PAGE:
Moreover, the scope of Rivlin’s research is not limited to consider a perspective with a universal extension. If it is true that her works are configured as testimonies of our time, capable of reflecting the hidden cracks of an entire system, then it becomes meaningful to also consider the perspective of the individual, the constituting singularity of such complexity. And perhaps, it is precisely based on these assumptions that it becomes possible to consider an emotional connection, also with a personal value, in front of her works. The history of a system inevitably includes the history of the individual. Universal and particular coexist in a continuous inter-relationship. Concerning the consideration of the role of the individual sphere, in Thing Theory: A Roundtable On Sculpture published on “Art in America”, Lydia Ourahmane talks about how her work The Third Choir did not want to merely emphasize the simple objects (20 oil barrels) but rather the macro narrative generated by their whole moving process from Algeria to the United Kingdom – including a multiplicity of individuals and therefore of stories – and on what the object itself was able of activating.
Therefore, having acknowledged that even in Rivlin’s work it is recognized a role in the perspective of the individual, the question that arises is instead about the weight that the narrative–interpretative sphere assumes. In front of her sculptures, does it make sense to engage in a process of constant attribution of meanings or is there the risk of excessive mortification of the works? As Rivlin reiterated, it is true that universal and particular coexist and foster one the other to the point that the interpretative attempt cannot be curbed: “Categorizing the objects into utilitarian objects is in itself an interpretive act. The concern is whether that interpretation concerns the object presented, or whether it is a way of not-looking”. Basically, what was said above remains valid. We are faced with real objects that have no intention of dealing with anything other than manifesting themselves in all their entirety and complexity.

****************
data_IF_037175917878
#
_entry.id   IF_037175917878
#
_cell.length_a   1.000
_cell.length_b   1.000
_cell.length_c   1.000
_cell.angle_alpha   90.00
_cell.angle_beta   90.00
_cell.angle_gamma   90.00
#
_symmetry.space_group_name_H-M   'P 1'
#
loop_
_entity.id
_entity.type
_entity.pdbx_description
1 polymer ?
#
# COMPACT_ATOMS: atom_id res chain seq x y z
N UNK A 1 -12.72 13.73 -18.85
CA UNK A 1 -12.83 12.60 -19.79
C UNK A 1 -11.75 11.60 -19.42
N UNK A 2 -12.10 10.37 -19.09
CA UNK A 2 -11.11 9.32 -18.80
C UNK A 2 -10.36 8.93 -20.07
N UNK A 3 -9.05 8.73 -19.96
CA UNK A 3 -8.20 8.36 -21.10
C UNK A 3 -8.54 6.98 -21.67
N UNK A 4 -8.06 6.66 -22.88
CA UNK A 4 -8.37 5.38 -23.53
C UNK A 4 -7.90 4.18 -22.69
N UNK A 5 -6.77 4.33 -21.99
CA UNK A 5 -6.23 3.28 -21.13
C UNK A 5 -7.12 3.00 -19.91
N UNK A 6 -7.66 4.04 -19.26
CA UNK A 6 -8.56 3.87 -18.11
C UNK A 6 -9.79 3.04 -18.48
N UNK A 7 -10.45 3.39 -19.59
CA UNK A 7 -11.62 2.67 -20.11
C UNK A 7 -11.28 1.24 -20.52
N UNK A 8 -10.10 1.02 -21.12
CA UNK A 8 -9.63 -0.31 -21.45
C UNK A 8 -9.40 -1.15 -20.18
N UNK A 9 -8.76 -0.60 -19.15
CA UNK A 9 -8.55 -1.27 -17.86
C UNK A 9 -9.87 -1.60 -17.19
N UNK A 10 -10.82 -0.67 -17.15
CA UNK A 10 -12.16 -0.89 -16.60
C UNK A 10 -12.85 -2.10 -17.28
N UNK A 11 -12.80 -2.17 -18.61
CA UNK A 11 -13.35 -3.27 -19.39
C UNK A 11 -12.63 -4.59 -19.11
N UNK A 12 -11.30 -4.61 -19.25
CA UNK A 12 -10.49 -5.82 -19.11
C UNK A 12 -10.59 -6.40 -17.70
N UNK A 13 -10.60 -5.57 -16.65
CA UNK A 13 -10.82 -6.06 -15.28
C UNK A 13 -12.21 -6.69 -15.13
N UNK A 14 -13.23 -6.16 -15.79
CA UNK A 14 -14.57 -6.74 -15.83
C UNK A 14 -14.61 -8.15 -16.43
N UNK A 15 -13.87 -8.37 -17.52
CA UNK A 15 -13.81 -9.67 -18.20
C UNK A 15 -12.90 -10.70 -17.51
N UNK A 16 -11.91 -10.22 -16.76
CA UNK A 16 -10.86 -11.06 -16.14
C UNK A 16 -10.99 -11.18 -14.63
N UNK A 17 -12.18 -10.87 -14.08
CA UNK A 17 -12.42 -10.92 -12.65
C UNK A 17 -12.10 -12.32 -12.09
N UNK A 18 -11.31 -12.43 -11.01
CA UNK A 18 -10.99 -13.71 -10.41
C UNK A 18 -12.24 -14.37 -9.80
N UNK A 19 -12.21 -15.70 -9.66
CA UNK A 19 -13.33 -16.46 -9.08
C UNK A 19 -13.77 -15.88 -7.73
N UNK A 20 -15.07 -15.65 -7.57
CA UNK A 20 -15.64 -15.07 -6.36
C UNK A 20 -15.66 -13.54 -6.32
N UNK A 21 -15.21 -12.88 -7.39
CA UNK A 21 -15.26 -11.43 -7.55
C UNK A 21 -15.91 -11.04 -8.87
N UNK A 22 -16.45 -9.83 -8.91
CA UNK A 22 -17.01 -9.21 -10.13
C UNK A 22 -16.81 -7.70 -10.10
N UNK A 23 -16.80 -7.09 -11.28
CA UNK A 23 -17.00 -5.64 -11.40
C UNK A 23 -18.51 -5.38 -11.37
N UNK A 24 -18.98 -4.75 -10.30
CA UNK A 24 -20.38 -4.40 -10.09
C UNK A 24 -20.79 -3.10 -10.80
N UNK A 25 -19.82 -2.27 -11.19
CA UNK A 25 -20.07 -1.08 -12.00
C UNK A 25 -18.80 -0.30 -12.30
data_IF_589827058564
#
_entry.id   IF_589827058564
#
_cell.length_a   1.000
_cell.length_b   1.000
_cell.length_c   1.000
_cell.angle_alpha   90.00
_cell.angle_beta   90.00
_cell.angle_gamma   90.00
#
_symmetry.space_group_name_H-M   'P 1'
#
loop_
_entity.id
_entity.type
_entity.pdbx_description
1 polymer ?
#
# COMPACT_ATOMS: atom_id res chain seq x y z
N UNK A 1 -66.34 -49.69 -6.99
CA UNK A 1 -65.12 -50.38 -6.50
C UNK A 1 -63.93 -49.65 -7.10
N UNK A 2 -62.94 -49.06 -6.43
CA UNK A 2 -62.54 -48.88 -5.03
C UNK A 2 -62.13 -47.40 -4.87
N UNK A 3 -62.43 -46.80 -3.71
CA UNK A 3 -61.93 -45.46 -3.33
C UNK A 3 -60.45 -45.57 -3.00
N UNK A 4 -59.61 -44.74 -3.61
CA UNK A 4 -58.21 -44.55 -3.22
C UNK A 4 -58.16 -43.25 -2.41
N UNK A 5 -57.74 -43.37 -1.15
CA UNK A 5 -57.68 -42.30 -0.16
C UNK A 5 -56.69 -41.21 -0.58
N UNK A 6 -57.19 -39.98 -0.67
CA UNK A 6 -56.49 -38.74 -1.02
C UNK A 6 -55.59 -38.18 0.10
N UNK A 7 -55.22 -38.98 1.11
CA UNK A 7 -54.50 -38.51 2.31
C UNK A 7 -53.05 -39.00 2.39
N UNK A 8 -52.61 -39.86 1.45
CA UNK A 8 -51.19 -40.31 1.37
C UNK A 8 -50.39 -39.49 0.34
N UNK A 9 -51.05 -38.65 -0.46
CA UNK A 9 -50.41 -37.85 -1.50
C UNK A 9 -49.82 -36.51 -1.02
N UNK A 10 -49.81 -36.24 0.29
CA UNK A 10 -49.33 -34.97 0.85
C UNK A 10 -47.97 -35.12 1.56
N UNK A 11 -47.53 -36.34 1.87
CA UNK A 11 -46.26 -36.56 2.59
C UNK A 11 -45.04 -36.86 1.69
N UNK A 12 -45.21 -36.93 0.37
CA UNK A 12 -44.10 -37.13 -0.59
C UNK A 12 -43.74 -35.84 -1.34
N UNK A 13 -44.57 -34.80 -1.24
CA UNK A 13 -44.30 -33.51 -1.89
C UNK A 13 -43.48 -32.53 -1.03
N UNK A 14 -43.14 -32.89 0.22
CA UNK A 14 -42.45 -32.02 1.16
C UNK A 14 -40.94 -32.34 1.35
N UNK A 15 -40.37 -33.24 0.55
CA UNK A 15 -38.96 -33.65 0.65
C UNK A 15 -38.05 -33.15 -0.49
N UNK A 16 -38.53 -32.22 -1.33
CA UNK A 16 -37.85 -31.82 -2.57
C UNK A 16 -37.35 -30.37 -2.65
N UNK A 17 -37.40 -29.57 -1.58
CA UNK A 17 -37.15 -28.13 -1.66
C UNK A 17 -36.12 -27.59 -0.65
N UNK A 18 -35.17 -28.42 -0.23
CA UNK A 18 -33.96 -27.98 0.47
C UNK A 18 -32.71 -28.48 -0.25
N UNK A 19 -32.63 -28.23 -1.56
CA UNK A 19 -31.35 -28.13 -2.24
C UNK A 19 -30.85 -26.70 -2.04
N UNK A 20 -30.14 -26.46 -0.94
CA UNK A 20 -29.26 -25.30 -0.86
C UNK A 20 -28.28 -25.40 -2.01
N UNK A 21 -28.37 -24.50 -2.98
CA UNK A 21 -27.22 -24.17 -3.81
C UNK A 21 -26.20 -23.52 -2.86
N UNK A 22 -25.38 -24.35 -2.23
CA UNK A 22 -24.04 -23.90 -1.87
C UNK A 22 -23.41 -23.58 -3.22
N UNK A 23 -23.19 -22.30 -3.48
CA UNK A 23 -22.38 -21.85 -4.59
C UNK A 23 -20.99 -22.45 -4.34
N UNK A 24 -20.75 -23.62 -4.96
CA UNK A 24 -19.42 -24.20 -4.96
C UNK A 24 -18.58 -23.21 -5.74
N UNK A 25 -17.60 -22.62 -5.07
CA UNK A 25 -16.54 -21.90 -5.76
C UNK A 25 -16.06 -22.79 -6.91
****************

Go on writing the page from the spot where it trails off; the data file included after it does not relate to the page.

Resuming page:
As mentioned concerning whereabouts, the spatial issue plays a key role in the contextualization of the works. Something that emerges in an even more significantly form in her latest site specific project EN-SITIO / PLACE-WOOD realized at the Museo de la Ciudad de Querétaro in Mexico (September 11th – November 26th, 2022) and consists of the outdoor installation of Untitled (92 tires) – made of a series of used truck tires tied with zip fasteners and that, despite being worn, are unable to perform their function – and the indoor installation Untitled (duct tape, duct tape, duct tape, tires) – found car tires arranged in a row and tied with adhesive tape but, again, rendered completely unusable. In spite of the use of a very wide range of materials, the choice of Rivlin is not accidental but aims at reflecting the complexity of the hosting environment. The objects reflect dynamics and economics actions, and it is no coincidence that different contexts require different materials (something that is also found, for example, in the work presented in the COLAPSO group show at TEA Tenerife Espacio de las Artes, July 2nd – September 26th, 2022).